In September 2015, Dashen Brewery and Arsenal Football Club announced a three-year partnership. The partnership focuses on supporting Dashen Brewery’s community-based initiatives. Coaches from the club regularly visit Ethiopia and provide coaching to the Brewer’s grassroots football development project.

The third round the grassroots coaching session was held from February 9 to 10, 2017, in Addis Ababa. Grassroots football projects of the Ethiopian Premier League clubs, the Ethiopian Football Federation, regional sports commissions, and private projects partook in the training. EBR adjunct staff writer Abiy Wendifraw attended the session and discussed with participants on how the training will help them to improve their coaching.


The Burden of Children’s Heart Disease in Ethiopia

Many sub-Saharan African countries have high rates of heart diseases in children and young adults, including congenital heart disease and rheumatic heart disease. This is especially true in countries where primary prevention and post treatment has often been neglected as a large scale strategy. In Ethiopia, only one NGO is working on children’s heart disease showing the massive work the country needs to accomplish in the future. However, officials argue that the government is working to improve the situation. EBR’s Surafel Dereje spoke with stakeholders to discover the extent of the problem and efforts undertaken to ease the situation.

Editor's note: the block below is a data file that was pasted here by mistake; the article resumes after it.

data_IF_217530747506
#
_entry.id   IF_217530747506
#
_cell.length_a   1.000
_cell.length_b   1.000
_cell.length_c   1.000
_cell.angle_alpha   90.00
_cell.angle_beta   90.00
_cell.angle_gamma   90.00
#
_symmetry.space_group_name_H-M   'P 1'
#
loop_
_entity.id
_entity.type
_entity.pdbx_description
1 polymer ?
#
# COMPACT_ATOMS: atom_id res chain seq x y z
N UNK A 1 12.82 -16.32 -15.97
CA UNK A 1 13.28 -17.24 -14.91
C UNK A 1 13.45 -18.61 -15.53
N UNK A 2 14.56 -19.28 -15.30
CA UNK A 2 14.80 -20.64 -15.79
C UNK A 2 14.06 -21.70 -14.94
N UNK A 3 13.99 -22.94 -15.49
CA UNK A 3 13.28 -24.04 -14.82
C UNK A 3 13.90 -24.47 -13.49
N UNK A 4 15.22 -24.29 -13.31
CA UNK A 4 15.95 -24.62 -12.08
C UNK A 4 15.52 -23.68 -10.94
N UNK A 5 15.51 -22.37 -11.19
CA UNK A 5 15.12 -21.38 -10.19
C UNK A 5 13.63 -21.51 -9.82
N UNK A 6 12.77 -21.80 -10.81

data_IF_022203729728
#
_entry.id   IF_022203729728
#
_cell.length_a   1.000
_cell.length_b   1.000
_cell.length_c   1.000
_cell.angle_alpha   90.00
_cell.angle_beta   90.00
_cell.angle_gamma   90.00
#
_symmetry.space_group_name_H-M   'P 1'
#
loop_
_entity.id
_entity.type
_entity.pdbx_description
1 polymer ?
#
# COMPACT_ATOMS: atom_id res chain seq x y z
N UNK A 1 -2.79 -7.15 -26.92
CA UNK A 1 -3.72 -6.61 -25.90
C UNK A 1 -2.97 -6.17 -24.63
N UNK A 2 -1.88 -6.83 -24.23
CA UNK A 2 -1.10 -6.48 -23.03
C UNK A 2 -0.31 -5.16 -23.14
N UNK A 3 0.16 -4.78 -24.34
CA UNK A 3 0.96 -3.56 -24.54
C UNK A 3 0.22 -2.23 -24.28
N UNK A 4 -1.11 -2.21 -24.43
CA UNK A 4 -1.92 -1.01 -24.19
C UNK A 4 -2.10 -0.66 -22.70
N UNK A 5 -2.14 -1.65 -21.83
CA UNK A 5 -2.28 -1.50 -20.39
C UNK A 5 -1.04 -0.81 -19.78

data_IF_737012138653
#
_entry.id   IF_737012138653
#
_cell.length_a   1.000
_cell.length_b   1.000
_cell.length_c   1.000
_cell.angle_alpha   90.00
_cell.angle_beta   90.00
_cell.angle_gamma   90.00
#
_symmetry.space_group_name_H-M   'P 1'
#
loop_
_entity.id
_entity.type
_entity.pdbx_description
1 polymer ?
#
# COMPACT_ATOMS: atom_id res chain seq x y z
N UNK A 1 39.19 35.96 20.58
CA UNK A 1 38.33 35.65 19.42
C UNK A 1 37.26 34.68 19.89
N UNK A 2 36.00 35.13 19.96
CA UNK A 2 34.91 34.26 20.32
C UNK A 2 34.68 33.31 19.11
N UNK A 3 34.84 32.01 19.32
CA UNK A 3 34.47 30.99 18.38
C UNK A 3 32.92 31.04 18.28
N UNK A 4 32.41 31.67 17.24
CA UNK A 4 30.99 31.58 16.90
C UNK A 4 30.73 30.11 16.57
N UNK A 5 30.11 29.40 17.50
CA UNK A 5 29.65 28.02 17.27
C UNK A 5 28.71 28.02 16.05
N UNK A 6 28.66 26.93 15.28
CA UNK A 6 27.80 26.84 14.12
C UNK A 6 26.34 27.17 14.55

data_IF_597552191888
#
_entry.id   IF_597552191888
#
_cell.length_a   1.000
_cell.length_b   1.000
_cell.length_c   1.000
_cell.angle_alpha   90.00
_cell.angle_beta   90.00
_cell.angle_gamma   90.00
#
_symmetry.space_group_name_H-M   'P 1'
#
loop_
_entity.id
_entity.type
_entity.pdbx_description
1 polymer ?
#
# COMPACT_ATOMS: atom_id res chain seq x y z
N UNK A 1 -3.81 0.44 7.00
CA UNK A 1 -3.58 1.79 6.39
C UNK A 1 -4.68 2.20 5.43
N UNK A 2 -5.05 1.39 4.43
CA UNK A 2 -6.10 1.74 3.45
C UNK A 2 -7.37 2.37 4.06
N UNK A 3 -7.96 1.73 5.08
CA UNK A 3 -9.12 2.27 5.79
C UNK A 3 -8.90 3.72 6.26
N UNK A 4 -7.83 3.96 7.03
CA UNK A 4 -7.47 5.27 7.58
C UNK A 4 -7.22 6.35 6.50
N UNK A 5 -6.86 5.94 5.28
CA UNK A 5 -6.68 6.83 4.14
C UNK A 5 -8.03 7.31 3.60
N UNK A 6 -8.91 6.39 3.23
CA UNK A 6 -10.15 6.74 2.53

More than Half of the Registered Investment in Ethiopia

Foreign Direct Investment (FDI) has many advantages to host countries. Especially in developing countries like Ethiopia, FDI provides scarce resources – finance, technology and management expertise.
Ethiopia has realized these decades ago and has since implemented structural reforms and trade liberalisation to attract more FDI. Accordingly, it has managed to attract a good deal of investment particularly in recent years.


Investors Shy Away T-Bills Due to Low Interest

As Ethiopia attempts to lay the foundations for economic transformation, it has embarked on highly ambitious development programmes. While heavy state-led investment has helped the economy grow at double digits for over a decade; there are costs attached to it. The huge finance needed to cover the construction of large infrastructure has created financial pressure leading to budget deficit.


The Crucial Role of Improved Seeds in Ethiopia

Quality seed is a key input for improving crop production. Improving the quality of seeds can increase the yield potential of any crop significantly and thus, is one of the most economical and efficient inputs to agricultural development. However, the seed system in Ethiopia is filled with complex organisational and operational setups that partly thwart the country’s prospect for agricultural revolution. Ethiopian seed system has been confronted with several challenges such as limited capacity of agricultural research centres and distribution channels. Failure of proper utilisation of the already available improved seeds is also a major problem. EBR’s Ashenafi Endale sat down with stakeholders to get to the bottom of the issue and understand what the government is doing to improve the lingering seed system in the country.